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Occultism

OCCULTISM

Occult books of fortune-telling, dreams, spells, astrology, and speculative mysticism entered medieval Russia as translations of Greek, Byzantine, European, Arabic, and Persian "secret books." Their prohibition by the Council of a Hundred Chapters (Stoglav ) in 1551 enhanced rather than diminished their popularity, and many have circulated into our own day.

The Age of Reason did not extirpate Russia's occult interests. During the eighteenth century more than 100 occult books were printed, mostly translations of European alchemical, mystical, Masonic, Rosicrucian, and oriental wisdom texts. Many were published by the author and Freemason Nikolai Novikov.

As the nineteenth century began, Tsar Alexander I encouraged Swedenborgians, Freemasons, mystical sectarians, and the questionable "Bible Society," before suddenly banning occult books and secret societies in 1822. The autocracy and the church countered the occultism and supernaturalism of German Romanticism with an increasingly restrictive system of church censorship, viewing the occult as "spiritual sedition."

Nevertheless, Spiritualism managed to penetrate Russia in the late 1850s, introduced by Count Grigory Kushelev-Bezborodko, a friend of Daniel Dunglas Home (18331886), the famous medium who gave seances for the court of Alexander II. Their coterie included the writers and philosophers Alexei Tolstoy, Vladimir Soloviev, Vladimir Dal, Alexander Aksakov, and faculty from Moscow and St. Petersburg Universities.

By the end of the nineteenth century, Russia, like Europe, experienced the French "Occult Revival," a reaction against prevailing scientific positivism. Spiritualism, theosophy, hermeticism, mystery cults, and Freemasonry attracted the interest of upper- and middle-class Russian society and configured decadence and symbolism in the arts.

Theosophy, founded in New York in 1875 by Russian expatriate Elena Blavatsky (18311891), was a pseudo-religious, neo-Buddhist movement that claimed to be a "synthesis of Science, Religion, and Philosophy." It appealed to the god-seeking Russian intelligentsia (including, at various times, Vladimir Soloviev, Max Voloshin, Konstantin Balmont, Alexander Skryabin, Maxim Gorky). A Christianized, Western form of theosophy, Rudolf Steiner's anthroposophy, attracted the intellectuals Andrey Bely, Nikolai Berdyayev, and Vyacheslav Ivanov.

Russian Freemasonry revived at the end of the nineteenth century. Masons, Martinists, and Rosicrucians preceded the mystical sectarian Grigory Rasputin (18721916) as "friends" to the court of Tsar Nicholas II. After the Revolution of 19051906, Russian Freemasonry became increasingly politicized, eventually playing a role in the events of 1916-1917.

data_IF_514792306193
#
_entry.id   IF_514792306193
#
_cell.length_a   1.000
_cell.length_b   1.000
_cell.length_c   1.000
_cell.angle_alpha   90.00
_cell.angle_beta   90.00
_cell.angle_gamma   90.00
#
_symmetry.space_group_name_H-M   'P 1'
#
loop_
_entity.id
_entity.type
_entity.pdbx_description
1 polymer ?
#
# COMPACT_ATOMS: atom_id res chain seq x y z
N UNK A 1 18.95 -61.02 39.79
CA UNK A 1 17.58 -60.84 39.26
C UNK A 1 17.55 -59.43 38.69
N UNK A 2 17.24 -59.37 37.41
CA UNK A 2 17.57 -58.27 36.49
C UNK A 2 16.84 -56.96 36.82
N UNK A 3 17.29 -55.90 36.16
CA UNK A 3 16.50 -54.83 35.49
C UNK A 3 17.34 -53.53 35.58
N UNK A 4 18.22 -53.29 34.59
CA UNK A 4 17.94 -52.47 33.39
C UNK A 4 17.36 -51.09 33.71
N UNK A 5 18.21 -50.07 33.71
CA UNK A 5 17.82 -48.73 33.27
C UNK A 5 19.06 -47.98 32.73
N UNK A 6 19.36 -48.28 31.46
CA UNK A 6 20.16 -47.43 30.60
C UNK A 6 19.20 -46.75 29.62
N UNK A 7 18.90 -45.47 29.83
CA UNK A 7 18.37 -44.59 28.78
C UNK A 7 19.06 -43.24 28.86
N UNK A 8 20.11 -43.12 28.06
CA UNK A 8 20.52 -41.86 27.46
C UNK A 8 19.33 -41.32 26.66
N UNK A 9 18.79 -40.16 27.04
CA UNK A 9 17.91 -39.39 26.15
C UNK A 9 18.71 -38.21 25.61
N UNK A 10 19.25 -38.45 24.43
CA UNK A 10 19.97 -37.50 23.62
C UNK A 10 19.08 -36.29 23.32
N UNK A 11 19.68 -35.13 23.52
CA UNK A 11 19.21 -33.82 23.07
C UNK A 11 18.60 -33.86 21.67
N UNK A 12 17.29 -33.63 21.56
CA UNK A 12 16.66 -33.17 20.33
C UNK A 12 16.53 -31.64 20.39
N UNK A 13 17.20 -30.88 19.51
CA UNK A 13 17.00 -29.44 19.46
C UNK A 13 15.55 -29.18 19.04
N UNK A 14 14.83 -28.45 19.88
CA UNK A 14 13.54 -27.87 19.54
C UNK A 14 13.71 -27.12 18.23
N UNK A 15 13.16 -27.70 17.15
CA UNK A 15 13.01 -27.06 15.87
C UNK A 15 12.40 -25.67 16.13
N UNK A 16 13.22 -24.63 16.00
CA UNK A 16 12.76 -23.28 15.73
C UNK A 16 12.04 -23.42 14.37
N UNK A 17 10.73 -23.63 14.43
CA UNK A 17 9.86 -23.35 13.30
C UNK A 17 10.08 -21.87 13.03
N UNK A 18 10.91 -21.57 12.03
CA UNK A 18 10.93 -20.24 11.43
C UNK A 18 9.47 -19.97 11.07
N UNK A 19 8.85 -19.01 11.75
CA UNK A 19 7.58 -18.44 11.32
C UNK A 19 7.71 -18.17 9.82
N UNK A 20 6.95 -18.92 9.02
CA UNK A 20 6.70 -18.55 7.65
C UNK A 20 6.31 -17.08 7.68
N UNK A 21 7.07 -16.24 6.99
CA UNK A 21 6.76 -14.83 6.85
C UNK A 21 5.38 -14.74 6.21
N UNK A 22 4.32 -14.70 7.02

The least documented of Russia's occult movements was the elitist hermeticism (loosely including philosophical alchemy, gnosticism, kabbalism, mystical Freemasonry, and magic), heir of the Occult Revival. Finally, sensational (or "boulevard") mysticism was popular among all classes: magic, astrology, Tarot, fortune-telling, dream interpretation, chiromancy, phrenology, witchcraft, hypnotism.

More than forty occult journals and papers and eight hundred books on occultism appeared in Russia between 1881 and 1922, most of them after the censorship-easing Manifesto of October 17, 1905. After the Bolshevik coup, occult societies were proscribed. All were closed by official decree in 1922; in the 1930s those members who had not emigrated or ceased activity were arrested.

In the Soviet Union, occultists and ekstra-sensy existed underground (and occasionally within in the Kremlin walls). The post-1991 period saw the return of theosophy and anthroposophy, shamanism, Buddhism, Hare Krishnas, Roerich cults, neopaganism, the White Brotherhood, UFOlogy, and other occult trends.

See also: freemasonry; pagansim; religion

bibliography

Carlson, Maria. (1993). "No Religion Higher Than Truth": A History of the Theosophical Movement in Russia, 18751922. Princeton, NJ: Princeton University Press.

Rosenthal, Bernice Glatzer, ed. (1997). The Occult in Russian and Soviet Culture. Ithaca, NY: Cornell University Press.

Maria Carlson

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Occultism

OCCULTISM